Indian Express News Service
Tue, 24 Jan 2017 17:47 UTC
"This is probably the only composed photo of a green meteor. No photographer can plan this shot. This can happen for a fraction of second anywhere in the universe, and the fun part is, I was sleeping when my camera captured it. Everything else was hard work but for those 15 seconds, I was the luckiest photographer on the planet," says Yadav, who was working on a story on sky islands of Western Ghats when he shot this. Along with bird ecologist Dr Robin Vijayan, Yadav was working on a project to understand the role these mountains play in the formation of new species.
Born in Nagpur, Yadav went to Bangalore to pursue research at the National Center for Biological Science. In 2013, he moved to photography and began concentrating on environment and conservation stories. He is reportedly the only Indian to be represented by the National Geographic Creative. Although he has stepped away from the academic realm, Yadav considers himself a non-traditional scientist and often collaborates with researchers, policy makers and conservationists for his projects in the world of nature photography. Currently, he is working on a story on the sky islands of southern India for National Geographic and is documenting the unseen species of amphibians, reptiles, birds and mammals found only in the south Western Ghats.
Mon, 23 Jan 2017 14:06 UTC
Vladimir Krupko, head of the local planetarium, said: "Most likely it was a small meteorite, the size of a walnut.
"Since it was flying up high in the air, it was visible from other cities as well.
"When it entered the atmosphere it caught fire at about 120 kilometres (74.5 miles) above the ground, and by the time it was 40-60 kilometres (25-37 miles) above the ground the fire had gone out."
Despite there being plenty of larger objects whizzing around our solar system, no large meteorites, which are debris from a comet, asteroid, or meteoroid, are expected for at least 100 years, Mr Krupko said.
Comment: A few weeks ago two large meteor fireballs were caught on camera in northwestern Russia.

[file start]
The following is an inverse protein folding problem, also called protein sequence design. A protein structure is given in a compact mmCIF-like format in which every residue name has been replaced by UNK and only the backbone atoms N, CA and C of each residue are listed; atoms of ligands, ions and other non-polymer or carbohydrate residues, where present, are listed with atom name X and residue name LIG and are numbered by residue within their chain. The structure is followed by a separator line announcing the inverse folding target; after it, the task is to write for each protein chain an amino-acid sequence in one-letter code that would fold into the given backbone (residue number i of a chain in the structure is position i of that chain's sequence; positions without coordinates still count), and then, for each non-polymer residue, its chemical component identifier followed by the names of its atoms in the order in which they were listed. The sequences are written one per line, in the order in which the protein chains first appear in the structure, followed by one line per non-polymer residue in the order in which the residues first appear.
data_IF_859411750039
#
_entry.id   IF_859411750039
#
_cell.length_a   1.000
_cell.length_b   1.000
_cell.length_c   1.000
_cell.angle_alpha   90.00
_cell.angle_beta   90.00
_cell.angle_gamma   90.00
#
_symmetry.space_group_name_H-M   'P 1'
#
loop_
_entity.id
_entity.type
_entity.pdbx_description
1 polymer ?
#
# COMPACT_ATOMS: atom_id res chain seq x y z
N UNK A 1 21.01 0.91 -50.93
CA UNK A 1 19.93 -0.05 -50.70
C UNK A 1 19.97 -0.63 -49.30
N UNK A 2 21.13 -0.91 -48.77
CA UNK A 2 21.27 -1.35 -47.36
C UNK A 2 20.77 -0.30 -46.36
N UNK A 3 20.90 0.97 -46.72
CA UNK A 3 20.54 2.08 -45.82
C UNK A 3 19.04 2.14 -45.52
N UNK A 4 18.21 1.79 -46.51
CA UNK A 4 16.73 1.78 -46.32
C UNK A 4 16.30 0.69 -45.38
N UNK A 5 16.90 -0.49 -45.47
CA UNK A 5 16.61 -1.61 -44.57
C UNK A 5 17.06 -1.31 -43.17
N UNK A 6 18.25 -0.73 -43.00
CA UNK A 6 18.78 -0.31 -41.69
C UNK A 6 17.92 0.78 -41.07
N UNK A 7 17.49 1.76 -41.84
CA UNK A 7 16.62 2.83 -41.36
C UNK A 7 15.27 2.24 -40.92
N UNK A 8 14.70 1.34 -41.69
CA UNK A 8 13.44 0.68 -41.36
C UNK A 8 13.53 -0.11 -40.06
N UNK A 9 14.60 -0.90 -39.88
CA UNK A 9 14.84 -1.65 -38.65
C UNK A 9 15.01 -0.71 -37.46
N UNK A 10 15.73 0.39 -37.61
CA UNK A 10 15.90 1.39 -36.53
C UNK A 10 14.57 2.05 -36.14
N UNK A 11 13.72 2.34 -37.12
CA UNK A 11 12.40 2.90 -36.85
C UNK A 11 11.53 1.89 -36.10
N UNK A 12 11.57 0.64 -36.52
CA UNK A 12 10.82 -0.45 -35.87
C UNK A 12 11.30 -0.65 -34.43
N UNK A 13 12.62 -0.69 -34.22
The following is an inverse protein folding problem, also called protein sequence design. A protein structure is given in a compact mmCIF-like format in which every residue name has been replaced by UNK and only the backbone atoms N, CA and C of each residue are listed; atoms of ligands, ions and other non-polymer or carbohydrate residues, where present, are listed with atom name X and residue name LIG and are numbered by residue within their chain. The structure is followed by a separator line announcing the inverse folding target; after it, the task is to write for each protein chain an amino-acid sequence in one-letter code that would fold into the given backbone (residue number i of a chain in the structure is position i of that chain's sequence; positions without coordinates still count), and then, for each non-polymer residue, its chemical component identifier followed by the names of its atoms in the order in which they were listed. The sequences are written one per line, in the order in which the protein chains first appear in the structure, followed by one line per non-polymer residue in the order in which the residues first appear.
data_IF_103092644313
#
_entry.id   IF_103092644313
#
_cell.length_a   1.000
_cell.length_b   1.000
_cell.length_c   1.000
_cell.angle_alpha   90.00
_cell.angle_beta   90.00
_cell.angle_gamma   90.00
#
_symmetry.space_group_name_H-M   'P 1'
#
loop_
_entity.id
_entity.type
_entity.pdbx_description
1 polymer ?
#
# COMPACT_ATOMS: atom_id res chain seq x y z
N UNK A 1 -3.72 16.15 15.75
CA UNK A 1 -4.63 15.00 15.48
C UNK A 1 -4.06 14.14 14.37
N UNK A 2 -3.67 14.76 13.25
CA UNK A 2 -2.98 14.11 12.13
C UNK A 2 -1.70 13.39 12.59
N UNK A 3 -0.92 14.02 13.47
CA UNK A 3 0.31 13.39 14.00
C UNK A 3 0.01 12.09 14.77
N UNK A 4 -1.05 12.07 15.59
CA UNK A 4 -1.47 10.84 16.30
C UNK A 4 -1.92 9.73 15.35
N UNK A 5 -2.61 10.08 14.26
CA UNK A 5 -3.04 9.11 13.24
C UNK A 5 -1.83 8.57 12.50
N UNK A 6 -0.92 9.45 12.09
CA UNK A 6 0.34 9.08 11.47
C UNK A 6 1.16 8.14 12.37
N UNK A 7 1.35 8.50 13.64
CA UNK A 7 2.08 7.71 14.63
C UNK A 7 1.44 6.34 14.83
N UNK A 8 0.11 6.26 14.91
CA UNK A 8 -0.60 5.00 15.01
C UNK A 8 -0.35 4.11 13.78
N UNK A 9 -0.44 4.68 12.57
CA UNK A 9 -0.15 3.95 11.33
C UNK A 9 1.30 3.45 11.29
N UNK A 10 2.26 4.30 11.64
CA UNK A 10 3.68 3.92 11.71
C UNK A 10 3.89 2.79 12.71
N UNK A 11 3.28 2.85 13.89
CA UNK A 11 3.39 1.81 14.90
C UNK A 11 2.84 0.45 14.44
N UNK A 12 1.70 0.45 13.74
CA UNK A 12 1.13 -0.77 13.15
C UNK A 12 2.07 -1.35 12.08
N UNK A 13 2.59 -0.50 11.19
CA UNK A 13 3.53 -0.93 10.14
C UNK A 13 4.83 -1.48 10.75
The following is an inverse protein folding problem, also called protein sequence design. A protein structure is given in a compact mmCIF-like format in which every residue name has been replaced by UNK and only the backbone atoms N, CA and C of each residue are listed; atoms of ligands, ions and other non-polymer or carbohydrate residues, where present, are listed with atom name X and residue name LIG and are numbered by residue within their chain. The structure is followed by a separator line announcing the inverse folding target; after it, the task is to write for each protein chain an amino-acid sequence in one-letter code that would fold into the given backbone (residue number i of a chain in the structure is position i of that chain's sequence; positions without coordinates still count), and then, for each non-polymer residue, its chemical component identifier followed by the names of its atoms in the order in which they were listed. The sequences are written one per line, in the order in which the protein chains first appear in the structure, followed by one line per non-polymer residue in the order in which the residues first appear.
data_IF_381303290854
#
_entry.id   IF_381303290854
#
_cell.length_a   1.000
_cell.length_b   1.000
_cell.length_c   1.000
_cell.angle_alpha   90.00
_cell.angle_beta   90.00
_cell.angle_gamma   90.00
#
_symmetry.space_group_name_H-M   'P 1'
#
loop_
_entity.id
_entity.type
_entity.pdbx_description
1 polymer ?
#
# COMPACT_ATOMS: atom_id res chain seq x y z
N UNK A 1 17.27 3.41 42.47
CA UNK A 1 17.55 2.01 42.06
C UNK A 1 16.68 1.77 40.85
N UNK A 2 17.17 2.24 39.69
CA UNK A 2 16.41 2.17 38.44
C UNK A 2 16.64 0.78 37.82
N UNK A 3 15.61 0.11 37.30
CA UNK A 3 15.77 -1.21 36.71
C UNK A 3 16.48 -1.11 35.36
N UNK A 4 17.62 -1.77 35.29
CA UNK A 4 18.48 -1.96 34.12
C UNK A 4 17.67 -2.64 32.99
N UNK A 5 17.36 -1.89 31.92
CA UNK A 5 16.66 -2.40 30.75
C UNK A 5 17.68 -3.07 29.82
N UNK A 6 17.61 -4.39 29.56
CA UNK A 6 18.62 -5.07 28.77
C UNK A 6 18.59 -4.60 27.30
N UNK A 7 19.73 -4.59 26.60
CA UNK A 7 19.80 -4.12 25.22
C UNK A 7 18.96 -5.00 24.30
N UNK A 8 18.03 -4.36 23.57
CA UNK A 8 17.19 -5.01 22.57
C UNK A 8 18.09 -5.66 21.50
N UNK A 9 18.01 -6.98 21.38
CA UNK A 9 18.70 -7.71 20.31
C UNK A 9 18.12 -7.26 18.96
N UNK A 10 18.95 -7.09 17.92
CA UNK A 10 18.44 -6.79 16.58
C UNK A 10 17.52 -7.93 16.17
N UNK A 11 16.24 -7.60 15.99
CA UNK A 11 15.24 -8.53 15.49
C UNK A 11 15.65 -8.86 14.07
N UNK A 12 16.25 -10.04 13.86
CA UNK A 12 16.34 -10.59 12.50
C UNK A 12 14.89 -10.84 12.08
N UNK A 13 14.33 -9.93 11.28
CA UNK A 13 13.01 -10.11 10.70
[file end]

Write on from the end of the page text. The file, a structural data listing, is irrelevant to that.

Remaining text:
Fri, 20 Jan 2017 14:48 UTC
Ronan Toolis, who led the excavation, said: "The new archaeological evidence suggests that Galloway may have been the heart of the lost Dark Age kingdom of Rheged, a kingdom that was in the late sixth century pre-eminent amongst the kingdoms of the north." Excavations have revealed the summit of the hill was fortified with a timber-laced stone rampart.
Are we next? Researchers reconstruct the dark and frozen conditions on Earth after asteroid megastrike
Daily Mail UK
Fri, 13 Jan 2017 21:05 UTC
They say this 'big chill' had far more catastrophic effects that first thought, causing global temperatures to plummet for three years, even mixing oceans and killing off sea life.
'We can now contribute new insights for understanding the much debated ultimate cause for the demise of the dinosaurs at the end of the Cretaceous era.'
I performed follow-up measurements of this object, while it was still on the neocp. Stacking of 20 unfiltered exposures, 120 seconds each, obtained remotely on 2017, Jan 06.5 from Q62 (iTelescope network) through a 0.50-m f/6.8 astrograph + CCD + f/4.5 focal reducer, shows that this object is a comet with a compact coma nearly 10 arcsec in diameter elongated toward PA 40.
My confirmation image (click on it for a bigger version)
2017-A75 assigns the following preliminary parabolic orbital elements to comet C/2017 A3: T 2017 Jan. 20.6; e= 1.0; Peri. = 301.87; q = 3.91; Incl.= 99.12
Tue, 10 Jan 2017 14:03 UTC
According to the Slooh Observatory, the space rock, dubbed 2017 AG13, was moving at about 10 miles per second, making it hard to spot with a telescope.
"This is moving very quickly, very nearby to us," Eric Edelman, an astronomer with Slooh, said during a live broadcast of the surprise flyby at 7:47am ET on January 9.
NASA's Near-Earth Object hunting mission spots a Comet and a body that's 'either a Comet or an asteroid'